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O P E N · S O U R C E S · C A T A L O G

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INTRO

For the first time in the history of MAT (since its foundation in 1999), a physical book was published: OPEN SOURCES. A heavy emphasis on technology (and how to master it) has been long present in our program. With this publication, we aimed to frame the work and counter-balance technique with theory.

The whole team worked –in one way or another– in the catalog. Fabian and I talked throughly how necessary was to include a written publication. This would provide context and leave a testimony for future generations.

As a team and first year students (2014), we decided to volunteer and make a contribution to our program. Right from the beginning (early February) we announced our decision to publish a catalog. Time started to run quickly from there.

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THE CONTENTS

The book features three types of contents:

a. Student work - Projects included in the show were featured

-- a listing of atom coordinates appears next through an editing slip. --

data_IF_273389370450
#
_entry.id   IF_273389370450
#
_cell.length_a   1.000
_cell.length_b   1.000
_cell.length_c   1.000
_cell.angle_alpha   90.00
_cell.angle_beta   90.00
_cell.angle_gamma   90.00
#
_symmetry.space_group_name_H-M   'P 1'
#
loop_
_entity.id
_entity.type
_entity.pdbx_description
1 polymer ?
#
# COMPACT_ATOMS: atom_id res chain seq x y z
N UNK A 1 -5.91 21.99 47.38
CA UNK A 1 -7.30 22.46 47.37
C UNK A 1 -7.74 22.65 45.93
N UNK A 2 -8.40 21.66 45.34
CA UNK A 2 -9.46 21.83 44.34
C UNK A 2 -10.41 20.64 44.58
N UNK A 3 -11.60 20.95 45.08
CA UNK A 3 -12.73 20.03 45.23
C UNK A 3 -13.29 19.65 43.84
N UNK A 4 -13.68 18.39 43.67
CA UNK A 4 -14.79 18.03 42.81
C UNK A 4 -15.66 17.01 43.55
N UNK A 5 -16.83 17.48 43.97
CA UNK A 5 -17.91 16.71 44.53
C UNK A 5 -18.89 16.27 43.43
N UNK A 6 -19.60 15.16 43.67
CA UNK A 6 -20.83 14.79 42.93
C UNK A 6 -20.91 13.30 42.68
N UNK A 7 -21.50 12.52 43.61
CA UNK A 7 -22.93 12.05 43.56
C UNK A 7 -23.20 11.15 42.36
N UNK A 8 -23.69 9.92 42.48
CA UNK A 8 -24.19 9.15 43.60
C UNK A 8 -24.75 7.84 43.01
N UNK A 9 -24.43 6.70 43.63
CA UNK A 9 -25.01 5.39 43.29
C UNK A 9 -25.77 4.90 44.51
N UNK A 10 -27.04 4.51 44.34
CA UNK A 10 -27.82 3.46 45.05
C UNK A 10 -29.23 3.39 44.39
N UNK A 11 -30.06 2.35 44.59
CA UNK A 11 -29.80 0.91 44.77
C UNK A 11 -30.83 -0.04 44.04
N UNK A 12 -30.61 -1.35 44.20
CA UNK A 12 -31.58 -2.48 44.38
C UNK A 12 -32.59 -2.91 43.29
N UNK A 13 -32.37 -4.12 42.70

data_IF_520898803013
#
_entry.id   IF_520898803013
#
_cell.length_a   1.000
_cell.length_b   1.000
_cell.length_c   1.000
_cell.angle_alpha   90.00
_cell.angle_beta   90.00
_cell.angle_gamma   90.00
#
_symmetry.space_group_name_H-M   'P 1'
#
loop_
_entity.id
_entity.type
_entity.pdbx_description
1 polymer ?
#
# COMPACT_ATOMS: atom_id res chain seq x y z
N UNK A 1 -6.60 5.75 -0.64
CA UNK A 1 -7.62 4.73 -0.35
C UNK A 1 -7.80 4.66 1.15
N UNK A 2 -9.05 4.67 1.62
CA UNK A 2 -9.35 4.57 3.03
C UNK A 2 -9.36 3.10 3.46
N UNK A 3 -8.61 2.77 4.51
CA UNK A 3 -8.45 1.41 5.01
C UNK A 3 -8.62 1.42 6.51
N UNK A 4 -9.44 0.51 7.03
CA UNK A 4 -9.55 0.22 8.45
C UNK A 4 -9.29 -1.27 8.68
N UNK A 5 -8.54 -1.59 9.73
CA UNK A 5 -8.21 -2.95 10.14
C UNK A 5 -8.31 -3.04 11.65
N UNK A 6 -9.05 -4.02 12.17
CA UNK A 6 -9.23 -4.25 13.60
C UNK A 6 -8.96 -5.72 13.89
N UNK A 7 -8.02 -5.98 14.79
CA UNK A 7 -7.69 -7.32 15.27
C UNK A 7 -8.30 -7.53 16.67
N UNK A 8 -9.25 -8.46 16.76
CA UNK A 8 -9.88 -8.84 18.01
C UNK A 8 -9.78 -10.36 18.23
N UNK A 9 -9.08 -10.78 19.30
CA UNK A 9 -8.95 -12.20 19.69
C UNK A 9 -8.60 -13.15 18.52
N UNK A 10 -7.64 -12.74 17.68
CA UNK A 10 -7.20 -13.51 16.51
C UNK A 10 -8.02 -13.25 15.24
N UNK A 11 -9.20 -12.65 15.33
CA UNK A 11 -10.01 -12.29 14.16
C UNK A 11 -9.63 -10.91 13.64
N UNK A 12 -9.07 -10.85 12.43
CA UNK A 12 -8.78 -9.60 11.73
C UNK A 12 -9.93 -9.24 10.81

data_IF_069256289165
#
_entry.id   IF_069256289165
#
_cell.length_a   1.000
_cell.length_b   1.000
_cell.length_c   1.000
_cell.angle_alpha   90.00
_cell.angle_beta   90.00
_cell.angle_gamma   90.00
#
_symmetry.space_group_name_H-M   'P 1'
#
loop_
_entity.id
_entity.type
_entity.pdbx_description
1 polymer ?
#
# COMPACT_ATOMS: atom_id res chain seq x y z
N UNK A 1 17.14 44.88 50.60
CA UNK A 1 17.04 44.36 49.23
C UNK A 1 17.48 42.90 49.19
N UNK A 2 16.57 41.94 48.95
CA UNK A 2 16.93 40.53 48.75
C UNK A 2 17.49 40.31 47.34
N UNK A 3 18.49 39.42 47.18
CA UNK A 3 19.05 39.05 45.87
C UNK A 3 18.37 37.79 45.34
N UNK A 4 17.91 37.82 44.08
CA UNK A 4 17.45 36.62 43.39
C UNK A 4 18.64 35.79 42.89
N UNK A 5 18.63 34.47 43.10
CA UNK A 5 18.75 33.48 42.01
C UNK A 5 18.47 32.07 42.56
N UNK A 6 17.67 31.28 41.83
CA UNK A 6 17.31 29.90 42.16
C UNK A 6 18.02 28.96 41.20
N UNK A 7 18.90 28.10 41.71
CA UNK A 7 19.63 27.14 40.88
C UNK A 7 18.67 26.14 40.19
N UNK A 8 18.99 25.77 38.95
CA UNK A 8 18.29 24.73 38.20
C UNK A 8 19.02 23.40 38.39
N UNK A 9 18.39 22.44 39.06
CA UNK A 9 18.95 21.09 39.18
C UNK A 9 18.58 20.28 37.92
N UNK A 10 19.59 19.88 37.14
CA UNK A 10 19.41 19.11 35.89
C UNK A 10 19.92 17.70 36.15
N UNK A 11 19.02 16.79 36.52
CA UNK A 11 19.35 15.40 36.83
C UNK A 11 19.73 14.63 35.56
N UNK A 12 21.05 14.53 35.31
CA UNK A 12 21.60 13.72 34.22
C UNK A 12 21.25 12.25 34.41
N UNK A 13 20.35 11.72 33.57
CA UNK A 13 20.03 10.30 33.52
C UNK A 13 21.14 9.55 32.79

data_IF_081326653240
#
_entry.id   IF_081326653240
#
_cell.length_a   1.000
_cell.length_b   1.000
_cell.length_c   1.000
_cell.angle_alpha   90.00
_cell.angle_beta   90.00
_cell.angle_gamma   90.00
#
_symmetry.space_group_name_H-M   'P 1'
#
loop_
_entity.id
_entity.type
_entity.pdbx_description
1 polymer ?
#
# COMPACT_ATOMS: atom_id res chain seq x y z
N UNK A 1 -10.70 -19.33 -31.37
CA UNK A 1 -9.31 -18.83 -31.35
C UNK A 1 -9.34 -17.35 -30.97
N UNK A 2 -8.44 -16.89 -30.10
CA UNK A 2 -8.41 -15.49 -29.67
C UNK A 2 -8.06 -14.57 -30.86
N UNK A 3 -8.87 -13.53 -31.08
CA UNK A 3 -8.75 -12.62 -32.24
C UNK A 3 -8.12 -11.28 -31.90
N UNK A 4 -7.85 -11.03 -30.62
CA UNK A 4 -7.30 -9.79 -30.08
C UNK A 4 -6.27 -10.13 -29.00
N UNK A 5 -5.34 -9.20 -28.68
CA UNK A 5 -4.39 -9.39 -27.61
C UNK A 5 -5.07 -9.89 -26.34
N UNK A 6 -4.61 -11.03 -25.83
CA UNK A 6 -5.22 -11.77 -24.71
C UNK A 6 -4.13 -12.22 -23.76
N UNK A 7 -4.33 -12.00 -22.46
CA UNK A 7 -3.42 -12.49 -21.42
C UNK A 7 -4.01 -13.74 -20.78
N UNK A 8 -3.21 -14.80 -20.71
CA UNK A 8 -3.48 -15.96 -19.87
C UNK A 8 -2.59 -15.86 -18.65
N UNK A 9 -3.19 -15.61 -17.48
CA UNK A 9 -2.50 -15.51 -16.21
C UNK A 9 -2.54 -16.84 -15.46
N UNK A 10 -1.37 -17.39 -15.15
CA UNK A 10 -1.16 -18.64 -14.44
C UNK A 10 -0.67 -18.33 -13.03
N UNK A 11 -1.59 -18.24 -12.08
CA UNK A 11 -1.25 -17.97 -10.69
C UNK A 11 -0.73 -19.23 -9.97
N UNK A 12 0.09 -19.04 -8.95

and represented 70% of the book.

b. Interviews with Faculty - Their perspectives –sometimes– have a tremendous influence in MA and PhD student’s work. We felt it was absolutely necessary to feature them in their own voice.

c. Editorials - The original proportion for the catalog content was: 50% student’s projects / 50% essays. However, at the end only one essay was included: “The Poetic Algorithm or What Happened to Software Art? ” by Fabian Offert. From a design perspective, this were the only pages with a full color filled background. With this decision, the essay occupied a space of it’s own (visually).

 

 

 

AN OPENING

 

 

 

 

Each time we open a book, a story starts to unfold. Based on our Visual Identity, the sketch above shows the first pages of the catalog.

 

 
 
LINES

 

 

 

Following the same isometric angle used for the main Visual Identity, lines (i.e. a point’s journey) were important from a narrative perspective. Lines indicated were exactly a page started.

Based on their personal trajectory, we prepared interviews with our faculty. The questions went from general topics (asking for their –past/present/future– vision of our program), to individual questions about their work. For example, how Matt Wright’s OSC was conceived, Curtis Roads’ creative process and JoAnn Kuchera-Morin’s early works.

Lines were also specially helpful to indicate movement and flow for each interview: Question/Answer. Three different layouts for three different individuals:

 

 

 

Matt Wright's interview. Question to the left, line connecting the answer moving right.

 

 

Curtis Roads' interview. Two column questions, question on the top, answer on the bottom.
Top lines indicate where the question begins.

 

 

JoAnn Kuchera Morin's interview. One column questions and answers.
Line showing movement from top to bottom.

 

 

THE PROCESS